The sting is considered mild and painful, with discomfort lasting up to 5 hours.

They have yellow bodies with two dark bands.

They live for around three years and are common pets in the United States.

4. Striped Bark Scorpion (Centruroides vittatus)

Centruroides vittatus

Scientific name: Centruroides vittatus.

Common name: Striped bark scorpion.

The striped bark scorpion is a medium-sized scorpion that grows to around 7cm.

They are pale yellow with two dark stripes and a dark triangle just above the ocular tubercle. Their color helps them camouflage into their environment.

They live in numerous habitats throughout the country from coniferous and deciduous forests to grasslands and deserts. They live in crevices under rocks, vegetation, old structures, and homes.

They are nocturnal and come out at night to hunt for prey.

They are very common in the United States, therefore it is no surprise that thousands of people are stung by this scorpion each year, experiencing pain and swelling.

The venom is known to cause muscle spasms or allergic reactions in some. In most cases, the venom is simply uncomfortable, therefore swelling can be treated with an ice pack.

5. Bark Scorpion (Centruroides margaritatus)

Centruroides margaritatus

Scientific name: Centruroides margaritatus.

Common name: Bark Scorpion.

The bark scorpion is probably one of the most researched scorpions in the world.

They are widely distributed from Mexico to Florida.

There are some variations of the species with some having a different color or body size.

The largest bark scorpion size recorded was 8.5cm, which included the tail. Females tend to be larger than the male.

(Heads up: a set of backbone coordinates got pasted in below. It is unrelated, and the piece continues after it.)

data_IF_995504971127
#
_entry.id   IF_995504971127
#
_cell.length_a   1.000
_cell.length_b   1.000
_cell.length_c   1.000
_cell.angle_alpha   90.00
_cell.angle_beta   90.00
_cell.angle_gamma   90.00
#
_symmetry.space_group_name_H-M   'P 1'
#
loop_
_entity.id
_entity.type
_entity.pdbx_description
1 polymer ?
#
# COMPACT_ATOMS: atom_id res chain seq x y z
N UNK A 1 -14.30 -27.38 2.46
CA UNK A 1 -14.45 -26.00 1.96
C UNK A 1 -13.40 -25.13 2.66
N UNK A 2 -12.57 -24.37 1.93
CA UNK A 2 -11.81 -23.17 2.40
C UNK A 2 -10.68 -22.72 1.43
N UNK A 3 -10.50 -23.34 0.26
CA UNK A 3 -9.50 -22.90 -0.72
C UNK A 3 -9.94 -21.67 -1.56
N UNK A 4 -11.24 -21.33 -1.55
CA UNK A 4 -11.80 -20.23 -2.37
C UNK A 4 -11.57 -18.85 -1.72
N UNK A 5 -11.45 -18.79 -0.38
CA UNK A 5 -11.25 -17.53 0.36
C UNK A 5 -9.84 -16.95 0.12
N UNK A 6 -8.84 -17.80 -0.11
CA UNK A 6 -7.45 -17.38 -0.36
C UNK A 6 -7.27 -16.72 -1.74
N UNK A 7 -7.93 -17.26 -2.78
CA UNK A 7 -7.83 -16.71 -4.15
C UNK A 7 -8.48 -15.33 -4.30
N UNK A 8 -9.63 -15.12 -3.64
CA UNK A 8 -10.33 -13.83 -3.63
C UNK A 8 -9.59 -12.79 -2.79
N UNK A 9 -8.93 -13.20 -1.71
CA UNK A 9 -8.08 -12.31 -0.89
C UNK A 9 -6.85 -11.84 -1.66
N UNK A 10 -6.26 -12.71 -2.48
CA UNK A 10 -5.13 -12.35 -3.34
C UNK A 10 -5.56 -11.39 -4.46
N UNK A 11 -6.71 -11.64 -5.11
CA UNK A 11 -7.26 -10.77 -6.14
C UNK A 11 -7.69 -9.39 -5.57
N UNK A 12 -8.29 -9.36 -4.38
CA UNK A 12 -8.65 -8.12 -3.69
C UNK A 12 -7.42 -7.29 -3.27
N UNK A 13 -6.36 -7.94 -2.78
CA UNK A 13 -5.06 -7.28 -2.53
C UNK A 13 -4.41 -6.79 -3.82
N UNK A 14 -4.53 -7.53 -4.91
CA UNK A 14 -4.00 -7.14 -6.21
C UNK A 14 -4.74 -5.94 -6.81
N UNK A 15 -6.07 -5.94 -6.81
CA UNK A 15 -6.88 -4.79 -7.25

They stop molting after their first mate, hindering any further growth.

These are unique scorpions as they prefer to eat upside down, holding onto the bark. While entertaining to see, it can increase the risk of stings, as you pick up a piece of furniture in the yard, not aware that the scorpion is resting upside down underneath.

These scorpions have a moderately painful venom which has low toxicity. If stung, you will experience pain and fever for around twenty hours.

6. Vaejovis carolinianus

Vaejovis carolinianus

Scientific name: Vaejovis carolinianus.

Common name: southern unstriped scorpion, southern devil scorpion.

The southern devil scorpion is a tropical scorpion that unlike the other species, doesn't enjoy living in a desert location. This is one of the few native species found in the southeastern United States.

This scorpion has been residing in the humid south, over their cousins, who prefer dry and arid areas.

They do not have a lethal sting, though an allergic reaction is considered a medical emergency. The sting is painful, it swells and will redden, tenderness may be experienced for some time. If the pain gets worse, you must seek medical attention.

They are nocturnal, which means they are active at night, hunting for prey. They do not simply attack for the sake of it. They hide during the day and will only sting if provoked.

The stinger is located at the tip of their tail, which injects poison into the insect it’s feeding on, helping them to pin their prey down until it dies and they can eat. They have sharp pincers, which they use to hold onto and pull their prey apart.

These are shy and nervous scorpions that would much rather run away from danger than face it. They will only sting if provoked and they have nowhere to escape.